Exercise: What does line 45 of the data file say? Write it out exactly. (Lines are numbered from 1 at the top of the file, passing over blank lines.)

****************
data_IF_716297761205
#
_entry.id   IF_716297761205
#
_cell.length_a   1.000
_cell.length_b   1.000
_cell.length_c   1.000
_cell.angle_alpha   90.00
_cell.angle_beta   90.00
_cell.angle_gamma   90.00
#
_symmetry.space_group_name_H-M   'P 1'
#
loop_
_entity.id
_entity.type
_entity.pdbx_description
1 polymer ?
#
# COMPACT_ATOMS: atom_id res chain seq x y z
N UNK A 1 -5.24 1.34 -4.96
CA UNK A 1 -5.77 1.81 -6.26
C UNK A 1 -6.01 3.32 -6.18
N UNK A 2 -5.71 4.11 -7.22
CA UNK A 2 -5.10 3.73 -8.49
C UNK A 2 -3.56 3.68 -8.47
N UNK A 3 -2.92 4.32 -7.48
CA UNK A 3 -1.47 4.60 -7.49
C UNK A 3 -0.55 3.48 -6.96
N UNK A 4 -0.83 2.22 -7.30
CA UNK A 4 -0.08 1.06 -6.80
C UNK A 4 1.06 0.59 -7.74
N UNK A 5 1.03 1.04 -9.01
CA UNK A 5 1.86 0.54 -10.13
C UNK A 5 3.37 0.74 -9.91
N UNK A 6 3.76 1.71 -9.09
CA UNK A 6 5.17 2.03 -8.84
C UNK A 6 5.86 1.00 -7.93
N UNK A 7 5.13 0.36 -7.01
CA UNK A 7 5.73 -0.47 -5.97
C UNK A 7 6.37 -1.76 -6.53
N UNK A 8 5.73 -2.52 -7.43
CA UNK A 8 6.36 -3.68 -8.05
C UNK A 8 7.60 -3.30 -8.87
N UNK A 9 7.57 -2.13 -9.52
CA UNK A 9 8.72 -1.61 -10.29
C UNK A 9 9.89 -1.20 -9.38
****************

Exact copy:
N UNK A 9 7.57 -2.13 -9.52